Accountable military, police, and prison officials

Compliance with international law

 

2. Publicized and stable laws that protect fundamental rights

Laws are clear, publicized and stable

Laws protect fundamental rights

Laws protect security of the person

Laws protect security of property

3. Accessible, fair, and efficient process

Accessible process

Fair and efficient administration

 

4. Access to Justice

Impartial and accountable judicial system  

Efficient, accessible and effective judicial system

Competent and independent attorneys or representatives

Fair and efficient alternative dispute resolution

Rule of Law Index 2009

http://www.abajournal.com/files/WJP_RuleOfLawIndex.pdf

Best Guide to Canadian Legal Research

Catherine Best, a research lawyer at Boughton Law Corporation, maintains the eponymous Best Guide to Canadian Legal Research. This is an easy to navigate site that not just lists resources, but also includes explanatory notes for specific titles or databases.  Both free and pay sites are discussed. Additional guides are available for Australia, European Union, International Law, New Zealand and the UK.  

Hat tip to George W. for finding this great site.

Best Guide to Canadian Legal Research

http://legalresearch.org/

New admissions policy at Osgoode Hall Law School in Canada

Osgoode Hall Law School, York University in Canada recently instituted a new admissions policy for 2008-2009. On the Law School Web site, they have posted the Admissions Committee Report from February 2007. The report details the justification for the new admissions policy and reproduces the admissions criteria used by evaluators and admissions officers. The admissions criteria include academic scores, equity considertions and other factors, such as work experience, leadership and contribution to community. The report makes for interesting reading and a revealing insight to legal education in Canada. Here is additional proof that law schools around the world are struggling with ways to expand the admissions process beyond numeric considerations.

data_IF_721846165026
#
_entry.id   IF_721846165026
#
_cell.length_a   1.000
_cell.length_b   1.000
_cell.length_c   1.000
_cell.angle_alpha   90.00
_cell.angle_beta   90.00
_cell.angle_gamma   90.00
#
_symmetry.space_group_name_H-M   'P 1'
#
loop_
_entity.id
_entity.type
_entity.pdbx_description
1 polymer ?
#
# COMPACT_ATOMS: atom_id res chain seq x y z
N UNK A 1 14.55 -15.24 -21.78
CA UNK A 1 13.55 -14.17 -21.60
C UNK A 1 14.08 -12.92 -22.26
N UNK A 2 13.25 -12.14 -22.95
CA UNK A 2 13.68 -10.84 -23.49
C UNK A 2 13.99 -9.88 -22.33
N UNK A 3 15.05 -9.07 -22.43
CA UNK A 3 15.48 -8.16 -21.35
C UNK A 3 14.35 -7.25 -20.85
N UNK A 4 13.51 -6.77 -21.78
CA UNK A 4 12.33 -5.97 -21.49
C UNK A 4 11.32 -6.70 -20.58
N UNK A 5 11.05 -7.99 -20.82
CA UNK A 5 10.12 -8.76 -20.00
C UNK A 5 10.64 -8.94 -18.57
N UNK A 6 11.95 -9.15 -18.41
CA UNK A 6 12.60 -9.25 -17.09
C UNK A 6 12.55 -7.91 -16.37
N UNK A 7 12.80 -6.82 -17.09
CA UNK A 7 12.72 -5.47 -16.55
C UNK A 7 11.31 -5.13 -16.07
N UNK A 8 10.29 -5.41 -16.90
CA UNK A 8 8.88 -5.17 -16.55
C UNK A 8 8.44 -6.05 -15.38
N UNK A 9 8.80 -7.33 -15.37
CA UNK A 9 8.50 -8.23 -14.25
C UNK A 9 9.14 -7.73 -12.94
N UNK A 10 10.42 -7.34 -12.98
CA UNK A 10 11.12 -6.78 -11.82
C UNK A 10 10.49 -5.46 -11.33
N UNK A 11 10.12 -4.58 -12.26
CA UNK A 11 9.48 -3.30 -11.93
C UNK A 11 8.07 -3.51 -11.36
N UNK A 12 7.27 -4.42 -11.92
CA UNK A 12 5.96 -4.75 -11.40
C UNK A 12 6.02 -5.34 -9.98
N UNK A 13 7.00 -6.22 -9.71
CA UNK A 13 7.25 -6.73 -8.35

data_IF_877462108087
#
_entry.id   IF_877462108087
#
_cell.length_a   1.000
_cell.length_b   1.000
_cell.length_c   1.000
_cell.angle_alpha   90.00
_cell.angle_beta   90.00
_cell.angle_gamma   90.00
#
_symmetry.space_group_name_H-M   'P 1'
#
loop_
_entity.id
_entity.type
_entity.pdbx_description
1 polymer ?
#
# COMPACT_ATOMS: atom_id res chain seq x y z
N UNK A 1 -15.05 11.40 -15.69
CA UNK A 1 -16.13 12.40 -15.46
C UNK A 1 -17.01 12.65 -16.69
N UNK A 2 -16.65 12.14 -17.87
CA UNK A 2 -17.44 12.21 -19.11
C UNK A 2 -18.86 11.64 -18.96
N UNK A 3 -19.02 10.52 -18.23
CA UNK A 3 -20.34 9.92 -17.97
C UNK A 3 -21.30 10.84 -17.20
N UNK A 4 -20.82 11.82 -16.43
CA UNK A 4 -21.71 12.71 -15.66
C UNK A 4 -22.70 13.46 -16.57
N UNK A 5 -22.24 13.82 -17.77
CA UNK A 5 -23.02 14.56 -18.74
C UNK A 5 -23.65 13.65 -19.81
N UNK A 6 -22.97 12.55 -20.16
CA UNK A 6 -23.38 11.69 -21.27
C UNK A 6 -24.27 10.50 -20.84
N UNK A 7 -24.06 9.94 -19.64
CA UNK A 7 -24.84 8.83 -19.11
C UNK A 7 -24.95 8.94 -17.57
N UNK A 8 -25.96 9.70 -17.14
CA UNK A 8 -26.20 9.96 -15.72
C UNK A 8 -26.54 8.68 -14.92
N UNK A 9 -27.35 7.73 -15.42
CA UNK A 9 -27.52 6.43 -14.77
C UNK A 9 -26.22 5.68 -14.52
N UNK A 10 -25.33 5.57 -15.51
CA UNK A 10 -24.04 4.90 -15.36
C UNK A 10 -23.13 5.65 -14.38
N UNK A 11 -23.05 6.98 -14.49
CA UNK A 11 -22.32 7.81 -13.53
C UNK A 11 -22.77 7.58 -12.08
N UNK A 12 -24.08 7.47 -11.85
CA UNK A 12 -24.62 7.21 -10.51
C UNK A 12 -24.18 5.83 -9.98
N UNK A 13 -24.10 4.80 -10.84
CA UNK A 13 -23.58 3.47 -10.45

Osgoode Hall Law School Admissions Committee Report (Feb. 2007)

Additional information available here

Fee Fie Foe Firm: law firm search engine

Many thanks to our colleagues in Australia and Malaysia for pointing out Fee Fie Foe Firm, a specialized search engine that indexes law firm Web sites. Separate search engines exist for Australia, Canada, New Zealand, UK and the U.S. The search engines include law firm attorney profiles as well as law firm publications.  

Fee Fie Foe Firm Australia  http://www.feefiefoefirm.com/au/

Fee Fie Foe Firm UK
http://www.feefiefoefirm.com/uk/

Fee Fie Foe Firm US
http://www.feefiefoefirm.com/

Fee Fie Foe Firm NZ
http://www.feefiefoefirm.com/nz/
Fee Fie Foe Firm Canada
http://www.feefiefoefirm.com/ca/